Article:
Strong litas, dreary recovery abroad dampen Lithuanian trade

  • 2002-10-17

Lithuanian foreign trade statistics for the first eight months of 2002 showed a slowdown in export and import growth rates in year-on-year terms, and experts say this trend is likely to continue until foreign markets recover.

The Lithuanian Statistics Department on Oct. 11 released data showing that the country's exports grew 3.1 percent in the first eight months of this year compared with the same period in 2001, while imports rose by 11.8 percent. The respective growth rates were 20.8 percent and 13.4 percent a year ago.

"A lot will depend on a recovery in foreign markets - growth forecasts for the U.S. and Euro-zone economies have failed to materialize so far. Demand remains weak there, and that is certainly going to have a direct impact on our foreign trade," said Aneta Piasecka of the Lithuanian Free Market Institute, a private think tank.

Lithuania's total export volumes reached 12.4 billion litas (3.6 billion euros) during the eight months of 2002, while imports totaled 17.8 billion litas. The country's foreign trade deficit came to 5.4 billion litas.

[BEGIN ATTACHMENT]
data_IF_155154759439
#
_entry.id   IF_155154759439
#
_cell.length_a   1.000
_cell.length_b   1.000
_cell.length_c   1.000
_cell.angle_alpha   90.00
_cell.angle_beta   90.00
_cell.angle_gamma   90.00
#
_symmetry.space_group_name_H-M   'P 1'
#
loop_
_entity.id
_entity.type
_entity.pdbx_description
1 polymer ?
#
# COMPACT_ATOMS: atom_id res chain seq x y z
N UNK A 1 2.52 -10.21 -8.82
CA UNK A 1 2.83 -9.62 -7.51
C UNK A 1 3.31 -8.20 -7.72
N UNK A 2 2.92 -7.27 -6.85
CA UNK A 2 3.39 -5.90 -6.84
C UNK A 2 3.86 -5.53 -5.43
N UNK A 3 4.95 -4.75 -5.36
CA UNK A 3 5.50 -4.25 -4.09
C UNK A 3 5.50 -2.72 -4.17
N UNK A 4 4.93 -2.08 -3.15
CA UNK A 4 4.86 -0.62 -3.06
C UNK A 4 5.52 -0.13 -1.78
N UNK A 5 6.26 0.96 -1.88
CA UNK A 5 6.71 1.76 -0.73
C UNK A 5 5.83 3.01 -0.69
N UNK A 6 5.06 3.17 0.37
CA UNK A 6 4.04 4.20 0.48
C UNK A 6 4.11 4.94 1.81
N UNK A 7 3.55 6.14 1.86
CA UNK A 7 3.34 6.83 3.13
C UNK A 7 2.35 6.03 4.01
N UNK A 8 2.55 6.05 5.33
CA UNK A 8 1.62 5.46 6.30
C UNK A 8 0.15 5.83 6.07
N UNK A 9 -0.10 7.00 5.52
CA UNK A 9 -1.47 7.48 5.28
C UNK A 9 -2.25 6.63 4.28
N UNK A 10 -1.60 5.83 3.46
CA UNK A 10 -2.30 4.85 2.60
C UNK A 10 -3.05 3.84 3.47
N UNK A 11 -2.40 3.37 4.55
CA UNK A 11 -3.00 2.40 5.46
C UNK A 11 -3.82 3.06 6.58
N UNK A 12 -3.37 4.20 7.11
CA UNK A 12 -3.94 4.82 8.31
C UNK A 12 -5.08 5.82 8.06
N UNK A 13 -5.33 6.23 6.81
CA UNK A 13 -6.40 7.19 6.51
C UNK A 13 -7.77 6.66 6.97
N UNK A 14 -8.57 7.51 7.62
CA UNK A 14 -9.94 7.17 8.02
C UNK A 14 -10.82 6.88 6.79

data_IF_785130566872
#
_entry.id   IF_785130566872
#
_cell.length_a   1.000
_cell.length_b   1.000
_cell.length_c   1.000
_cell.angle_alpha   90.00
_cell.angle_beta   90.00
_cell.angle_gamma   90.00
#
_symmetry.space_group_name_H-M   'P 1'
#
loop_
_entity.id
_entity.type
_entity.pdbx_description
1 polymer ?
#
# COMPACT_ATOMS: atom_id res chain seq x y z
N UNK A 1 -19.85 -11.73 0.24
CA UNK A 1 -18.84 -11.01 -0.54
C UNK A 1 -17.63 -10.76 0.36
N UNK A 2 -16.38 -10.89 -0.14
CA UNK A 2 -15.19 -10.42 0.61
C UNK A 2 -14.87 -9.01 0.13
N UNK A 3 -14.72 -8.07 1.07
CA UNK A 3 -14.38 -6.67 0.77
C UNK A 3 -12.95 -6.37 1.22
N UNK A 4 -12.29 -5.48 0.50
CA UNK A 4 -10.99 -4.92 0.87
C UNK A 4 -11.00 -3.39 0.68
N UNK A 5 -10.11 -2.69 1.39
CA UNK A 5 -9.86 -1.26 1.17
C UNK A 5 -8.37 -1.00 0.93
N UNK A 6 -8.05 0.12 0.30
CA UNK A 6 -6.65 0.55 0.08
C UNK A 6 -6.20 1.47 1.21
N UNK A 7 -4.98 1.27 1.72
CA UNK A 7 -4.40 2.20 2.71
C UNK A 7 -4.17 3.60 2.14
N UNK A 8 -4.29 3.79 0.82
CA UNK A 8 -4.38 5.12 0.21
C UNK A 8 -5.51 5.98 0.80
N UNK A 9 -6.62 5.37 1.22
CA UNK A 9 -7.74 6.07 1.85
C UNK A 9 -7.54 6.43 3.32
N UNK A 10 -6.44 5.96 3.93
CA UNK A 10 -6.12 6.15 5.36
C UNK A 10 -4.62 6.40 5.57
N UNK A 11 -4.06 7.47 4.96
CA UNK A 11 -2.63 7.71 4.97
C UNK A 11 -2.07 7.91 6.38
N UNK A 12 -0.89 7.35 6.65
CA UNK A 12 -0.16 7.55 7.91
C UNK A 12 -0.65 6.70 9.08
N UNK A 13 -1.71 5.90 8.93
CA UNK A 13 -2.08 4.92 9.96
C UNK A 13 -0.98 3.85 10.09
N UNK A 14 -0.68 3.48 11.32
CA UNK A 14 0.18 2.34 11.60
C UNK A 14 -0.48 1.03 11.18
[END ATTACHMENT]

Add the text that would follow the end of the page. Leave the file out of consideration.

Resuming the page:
"The trends remain unchanged - both exports and imports are growing at slower rates compared with the same period in 2001. Foreign trade volumes fell in August and July, particularly with Russia, but that was due to the strengthening of the litas against the U.S. dollar, which has pushed up prices of Lithuanian products and has somewhat slowed down the growth of exports to the east," said Piasecka.

Over the year from August 2001 to August 2002, the country's exports grew by 4.6 percent, while imports were up 9.4 percent. In August exports fell by 0.8 percent compared with July, while imports registered an 11.9 percent drop.

In month-on-month terms, exports to Russia declined by 4.2 percent, while imports from the neighboring country were down 13.7 percent.

In the first eight months of this year, the United Kingdom was Lithuania's largest export partner, accounting for 15.7 percent of total exports, followed by Russia with 13.4 percent, Germany with 10.9 percent and Latvia with 9.4 percent.

Russia remained the top country in import rankings, accounting for 21.6 percent of total imports, followed by Germany with 17.8 percent, Poland with 4.7 percent and Italy with 4.5 percent.

The EU markets remain the main export destination for Lithuanian goods, accounting for 50.1 percent of total exports. Imports from the European Union account for 46.2 percent of the total import figure.

Exports to the C.I.S. markets made up 21.3 percent of total exports, while imports accounted for 25.9 percent.